All of Your Scariest Fitness Fears Dispelled

Regardless of age or ability level, sometimes it’s just hard to find the energy, motivation, or confidence to get back into a workout routine. Whether you fear getting injured or are just reluctant to get back into the gym, it’s important to remember that a little anxiety about recommitting to exercise is perfectly normal.

This Monday, take a moment to consider the thoughts that are holding you back. By identifying our own barriers, we are better equipped to break them down.

Check out our list of common fitness fears, and start overcoming them.


Little/No Time

Our schedules are pretty tight, but there’s always some time to fit in some fitness. If you’re stuck helping with homework or cleaning up after dinner, use this time as an opportunity to perform some quick-and-easy kitchen workouts, like counter pushups or stove squats. You can also find more creative ways to fit in fitness, like parking farther away from store entrances or taking an additional walk up and down your staircase.



Getting back into exercise can be a lot to handle. Build up your confidence and squash feelings of self-doubt by repeating a few positive affirmations throughout the day. These words of inspiration provide the extra courage and focus you need to take your first (and second) step towards exercise.


Lack of Support

You don’t need to be working out next to someone to be part of a fitness community. Create your own virtual workout group by connecting online with friends, colleagues, or distant cousins. You can send each other sweaty selfies or other (maybe more flattering?) evidence of your progress. If you’ve got a full household, get everyone involved in your workout by practicing some easy family yoga poses.


Low Energy

A lot of factors contribute to your energy levels, but a restful sleep can really make a big difference. Try getting some extra shut-eye, and make sure to schedule your physical activity for times you feel the most awake and energized.


Missing Motivation

Sometimes, even the assurance of better health is not a strong enough motivator. To solidify the commitment, try scheduling a specific time to work out, and write it down on a calendar, weekly planner, or in a fitness journal.  If your workouts are getting a bit drab or monotonous, mix up your exercise routine to infuse it with a some more fun.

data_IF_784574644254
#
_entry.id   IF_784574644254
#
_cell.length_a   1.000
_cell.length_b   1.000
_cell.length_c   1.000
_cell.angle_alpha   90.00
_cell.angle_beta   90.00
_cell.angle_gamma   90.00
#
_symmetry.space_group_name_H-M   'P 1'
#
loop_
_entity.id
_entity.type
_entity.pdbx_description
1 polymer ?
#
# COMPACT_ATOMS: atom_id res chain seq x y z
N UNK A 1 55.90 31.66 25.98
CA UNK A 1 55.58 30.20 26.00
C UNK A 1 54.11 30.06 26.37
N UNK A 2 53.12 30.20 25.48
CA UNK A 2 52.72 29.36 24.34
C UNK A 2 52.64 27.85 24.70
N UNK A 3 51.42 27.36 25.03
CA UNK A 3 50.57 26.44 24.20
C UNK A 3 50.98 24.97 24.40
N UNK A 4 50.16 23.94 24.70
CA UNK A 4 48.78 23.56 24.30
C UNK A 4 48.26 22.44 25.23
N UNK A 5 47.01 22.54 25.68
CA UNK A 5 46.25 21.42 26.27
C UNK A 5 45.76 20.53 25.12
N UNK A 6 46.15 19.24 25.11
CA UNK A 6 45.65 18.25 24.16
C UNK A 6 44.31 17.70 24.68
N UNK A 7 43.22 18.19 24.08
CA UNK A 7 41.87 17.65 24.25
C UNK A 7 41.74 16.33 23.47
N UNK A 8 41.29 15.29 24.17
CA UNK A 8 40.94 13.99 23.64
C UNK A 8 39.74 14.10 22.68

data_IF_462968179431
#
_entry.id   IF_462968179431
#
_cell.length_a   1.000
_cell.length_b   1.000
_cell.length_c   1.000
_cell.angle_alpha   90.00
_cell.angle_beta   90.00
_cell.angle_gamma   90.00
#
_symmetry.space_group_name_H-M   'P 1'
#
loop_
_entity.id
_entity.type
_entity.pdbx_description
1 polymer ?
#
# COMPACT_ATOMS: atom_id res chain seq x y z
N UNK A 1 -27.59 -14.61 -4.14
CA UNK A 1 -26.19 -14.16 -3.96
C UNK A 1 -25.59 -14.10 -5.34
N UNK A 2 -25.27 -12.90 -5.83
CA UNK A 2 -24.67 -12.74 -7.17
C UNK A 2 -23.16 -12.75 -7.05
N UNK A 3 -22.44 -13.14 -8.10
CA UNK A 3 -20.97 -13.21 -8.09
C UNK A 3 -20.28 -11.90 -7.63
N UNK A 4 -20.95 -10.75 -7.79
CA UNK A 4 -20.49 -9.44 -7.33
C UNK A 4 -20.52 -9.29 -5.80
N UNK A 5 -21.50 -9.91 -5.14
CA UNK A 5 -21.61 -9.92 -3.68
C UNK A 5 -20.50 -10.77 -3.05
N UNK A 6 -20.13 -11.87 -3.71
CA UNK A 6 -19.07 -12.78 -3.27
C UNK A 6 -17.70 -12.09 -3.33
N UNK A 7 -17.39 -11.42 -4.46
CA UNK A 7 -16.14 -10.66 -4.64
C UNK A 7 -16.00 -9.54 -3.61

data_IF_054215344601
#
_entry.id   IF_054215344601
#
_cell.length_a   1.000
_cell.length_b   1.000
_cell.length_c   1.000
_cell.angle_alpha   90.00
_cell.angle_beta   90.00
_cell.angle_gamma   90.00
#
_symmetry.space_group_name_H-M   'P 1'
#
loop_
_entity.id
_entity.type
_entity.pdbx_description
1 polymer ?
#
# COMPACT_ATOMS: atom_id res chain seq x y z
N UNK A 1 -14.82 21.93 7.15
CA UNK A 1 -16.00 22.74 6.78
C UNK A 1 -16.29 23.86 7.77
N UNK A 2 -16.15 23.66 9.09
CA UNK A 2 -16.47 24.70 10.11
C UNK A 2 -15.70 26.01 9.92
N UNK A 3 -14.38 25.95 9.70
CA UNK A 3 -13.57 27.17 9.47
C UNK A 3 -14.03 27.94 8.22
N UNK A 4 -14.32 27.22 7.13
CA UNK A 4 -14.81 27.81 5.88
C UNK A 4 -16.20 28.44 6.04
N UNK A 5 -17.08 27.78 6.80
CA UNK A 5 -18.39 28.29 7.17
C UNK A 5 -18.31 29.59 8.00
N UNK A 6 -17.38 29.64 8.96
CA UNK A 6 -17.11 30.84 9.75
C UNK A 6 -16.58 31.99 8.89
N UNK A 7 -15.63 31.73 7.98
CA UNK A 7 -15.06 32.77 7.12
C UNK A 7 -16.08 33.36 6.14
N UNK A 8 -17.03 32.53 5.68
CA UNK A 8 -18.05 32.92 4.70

Fear of Injury

An important way to avoid injury and stay physically active is to understand your fitness level and know your health numbers. A quick self-assessment can help you identify which parts of your body are strong and healthy, and which may require some extra attention. Before doing any strenuous movements, make sure that you warmup beforehand and learn the proper form. Engaging in some simple stretching at the beginning of a workout can also reduce the risk of a strained muscle by improving your flexibility, coordination, and balance.


Lack of Skill

You don’t need to be a fitness junky to get in a decent workout. Any regular physical activity—walking upstairs, jogging around the block, carrying groceries—can be converted into a form of exercise. Try finding ways to fit in fitness; you’ll be surprised at how quickly those steps add up. Even an activity as innocuous as gardening can be a useful form of physical activity.



Want to work out for free? Easy. You don’t need any expensive gym membership or equipment to exercise. Walking, dancing, home workouts, and free online fitness classes and tutorials are all no-cost exercise options that can spice-up your fitness routine without busting your bank account.


Poor Weather Conditions

It’s too wet; it’s too cold; it’s too hot—these thoughts always cross our minds when the weather isn’t ideal. But on these less than perfect days, consider taking your workout or Monday mile indoors. Getting a modest workout even on days when you don’t feel like will help you stay consistent and on track.